Standing on an undeveloped area of Promise Pointe’s 12-acre property, Sister Rebecca Janacek doesn’t see just empty land.
Instead, she sees land that will soon act as the foundation for 12 tiny homes that will be built to provide affordable, long-term housing for people who are homeless or at risk of ending up on the street.
“It’s a God thing, planning for the future with these homes,” said Janacek, the executive director of Promise Pointe, the Victoria nonprofit that aims to provide permanent, affordable housing and a supportive community for the chronically homeless in Victoria and the Crossroads.
Construction of a new kitchen, laundry and bath facility recently begun on the property, located at 8550 U.S. 59 South in Victoria. Once the facility is complete, the nonprofit will be able to build the 12 additional tiny homes, adding to the 10 tiny homes already on the property.
Janacek hopes to have several of the 12 new homes built and ready for occupants by the end of 2021.
The decision to expand and build more homes after the first 10 was simple, Janacek said: “There’s a need for more.”
“There are a lot of homeless people out there, and there’s only so much housing,” she said. “There’s definitely a need in Victoria. With COVID, that need is even greater.”
Eight of the 10 homes currently on the property are occupied, and the nonprofit is working with applicants to fill the remaining two vacant spots.
Several area nonprofits, such as Mid-Coast Family Services, play a role in finding occupants for the homes. Keith Rucker, president of the Victoria Area Homeless Coalition and a housing coordinator at Mid-Coast, said he remembers when Promise Pointe was just a vision.
“It started with people being concerned about homelessness, and now there’s been this great effort, and it’s really coming to fruition,” he said. “This city is moving for our brothers and sisters.”
The first residents moved into the community about two years ago, and while some have already transitioned out, the homes can be forever homes, Janacek said.
Resident Jordan Hankins has been living in one of the tiny home for about four months. Though he doesn’t plan to live there long-term, he said it’s been a benefit to him while he’s needed a place to stay.
“I think it’s really good to have something like this for people,” he said. “It’s good that they did this here.”
Though the property is a little ways away from the city, residents don’t mind, Janacek said, because it gets them out of the environments they were in, which were oftentimes toxic.
“This way they get out, they get away, and we tell them ‘Hey, start over. This is new,’” she said.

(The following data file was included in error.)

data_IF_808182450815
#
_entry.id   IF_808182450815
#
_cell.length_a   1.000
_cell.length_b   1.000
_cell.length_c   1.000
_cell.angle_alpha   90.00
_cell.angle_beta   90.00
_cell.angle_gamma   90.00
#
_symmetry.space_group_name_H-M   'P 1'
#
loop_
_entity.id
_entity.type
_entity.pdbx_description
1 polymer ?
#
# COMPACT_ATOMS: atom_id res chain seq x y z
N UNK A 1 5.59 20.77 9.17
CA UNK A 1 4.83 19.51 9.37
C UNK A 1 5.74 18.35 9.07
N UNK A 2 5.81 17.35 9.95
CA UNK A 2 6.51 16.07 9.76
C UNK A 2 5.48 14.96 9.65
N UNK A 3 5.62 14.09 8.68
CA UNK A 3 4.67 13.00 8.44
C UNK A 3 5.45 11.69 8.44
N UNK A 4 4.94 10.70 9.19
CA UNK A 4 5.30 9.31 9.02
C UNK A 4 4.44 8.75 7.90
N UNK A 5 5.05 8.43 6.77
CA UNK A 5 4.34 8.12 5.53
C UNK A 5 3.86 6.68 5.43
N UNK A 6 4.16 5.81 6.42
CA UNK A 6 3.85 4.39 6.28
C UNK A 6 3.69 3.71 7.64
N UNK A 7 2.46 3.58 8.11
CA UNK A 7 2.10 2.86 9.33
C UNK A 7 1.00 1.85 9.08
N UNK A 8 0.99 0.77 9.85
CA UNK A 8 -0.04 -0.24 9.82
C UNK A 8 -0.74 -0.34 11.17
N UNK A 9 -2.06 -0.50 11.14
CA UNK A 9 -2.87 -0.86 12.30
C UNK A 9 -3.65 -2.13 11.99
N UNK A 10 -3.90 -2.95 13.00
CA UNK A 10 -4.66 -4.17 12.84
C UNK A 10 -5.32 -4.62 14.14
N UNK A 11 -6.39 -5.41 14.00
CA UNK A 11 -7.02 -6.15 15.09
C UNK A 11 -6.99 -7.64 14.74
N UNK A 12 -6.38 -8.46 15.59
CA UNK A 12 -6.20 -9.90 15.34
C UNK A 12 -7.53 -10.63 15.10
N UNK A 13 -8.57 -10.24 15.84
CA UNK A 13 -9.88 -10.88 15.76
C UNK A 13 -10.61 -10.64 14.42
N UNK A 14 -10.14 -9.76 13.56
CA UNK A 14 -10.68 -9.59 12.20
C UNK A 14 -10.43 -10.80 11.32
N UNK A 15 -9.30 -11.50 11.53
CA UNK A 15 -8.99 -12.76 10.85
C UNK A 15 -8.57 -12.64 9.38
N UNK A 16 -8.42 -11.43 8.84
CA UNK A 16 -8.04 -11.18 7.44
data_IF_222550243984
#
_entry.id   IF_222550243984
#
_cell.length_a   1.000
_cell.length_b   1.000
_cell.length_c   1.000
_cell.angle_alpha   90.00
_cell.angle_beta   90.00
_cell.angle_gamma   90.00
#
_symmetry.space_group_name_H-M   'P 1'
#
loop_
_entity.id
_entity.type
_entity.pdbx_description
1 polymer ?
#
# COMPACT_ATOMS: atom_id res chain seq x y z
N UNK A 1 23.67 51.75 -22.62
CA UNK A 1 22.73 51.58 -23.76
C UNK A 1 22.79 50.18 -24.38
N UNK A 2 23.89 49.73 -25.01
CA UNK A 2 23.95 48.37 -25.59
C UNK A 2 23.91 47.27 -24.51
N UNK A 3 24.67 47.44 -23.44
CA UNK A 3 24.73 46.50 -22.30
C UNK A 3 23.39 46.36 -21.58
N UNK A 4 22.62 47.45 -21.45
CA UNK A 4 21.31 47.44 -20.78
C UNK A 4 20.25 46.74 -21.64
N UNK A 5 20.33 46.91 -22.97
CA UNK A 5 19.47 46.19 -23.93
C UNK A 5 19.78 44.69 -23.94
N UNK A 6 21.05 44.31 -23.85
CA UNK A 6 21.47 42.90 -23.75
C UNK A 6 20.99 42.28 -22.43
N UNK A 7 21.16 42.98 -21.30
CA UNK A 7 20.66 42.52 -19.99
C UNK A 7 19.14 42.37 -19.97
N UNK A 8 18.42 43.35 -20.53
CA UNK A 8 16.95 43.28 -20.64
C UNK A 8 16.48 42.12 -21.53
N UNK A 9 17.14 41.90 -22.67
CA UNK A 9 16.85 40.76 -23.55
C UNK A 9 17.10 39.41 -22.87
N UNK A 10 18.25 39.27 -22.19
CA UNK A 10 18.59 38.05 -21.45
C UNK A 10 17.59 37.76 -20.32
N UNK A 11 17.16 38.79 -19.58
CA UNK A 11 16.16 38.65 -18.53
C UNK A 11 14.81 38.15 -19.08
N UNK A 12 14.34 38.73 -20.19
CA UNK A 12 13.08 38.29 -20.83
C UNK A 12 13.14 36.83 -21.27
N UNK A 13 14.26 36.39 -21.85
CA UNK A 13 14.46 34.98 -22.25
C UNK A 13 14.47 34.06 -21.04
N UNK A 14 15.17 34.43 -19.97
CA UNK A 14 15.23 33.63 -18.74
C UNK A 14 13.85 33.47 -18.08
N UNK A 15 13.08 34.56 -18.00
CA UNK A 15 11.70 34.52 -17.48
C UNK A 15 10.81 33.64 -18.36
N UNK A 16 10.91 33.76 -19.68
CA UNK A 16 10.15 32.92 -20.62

Further, because many residents come from broken families or broken relationships, they get to start fresh in a new, healthy space, Janacek said.
“We get to say that we’re the new family, and that’s why we really stress community and working together,” she said.
That picture of community can be seen often, such as when residents sit on the front porches of their homes — which were intentionally placed near one another like a neighborhood — and talk to one another in the evenings, Janacek said.
“It’s heartwarming to see,” she said.
When considering solving the problem of homelessness at-large, Jim Ward, assistant director of planning with Texas Homeless Network, said tiny homes “are definitely a piece of the puzzle.”
“Everybody wants a place to be where they’re not going to be pushed off from one sidewalk to another, or ticketed for sleeping outside,” he said.
Tiny homes can be a humane step in helping to address homelessness, Ward said, explaining that they often work best when there are resources coordinated within a larger system of care that can better get to the root of the problem. All communities in Texas are struggling with affordable housing development, he said, so tiny homes do play a valuable role in providing places for people to be to get off of the street.
“It’s an important piece in the puzzle, but the need is much larger than just 10 or 20 tiny homes,” he said. “Regardless, we’re encouraged by what’s happening in Victoria.”
At Promise Pointe, Janacek said, the appreciation from residents who live in the tiny homes is clear.
“Every one of them cries when they get their home,” she said. “We cry with them.”
Alongside monetary donations and support from the community, which is always needed, Janacek said, it’s God that has made Promise Pointe, and the nonprofit’s ability to grow, a reality.
“The whole thing is, it’s God,” she said. “Whatever we need, God finds a way to give it to us.”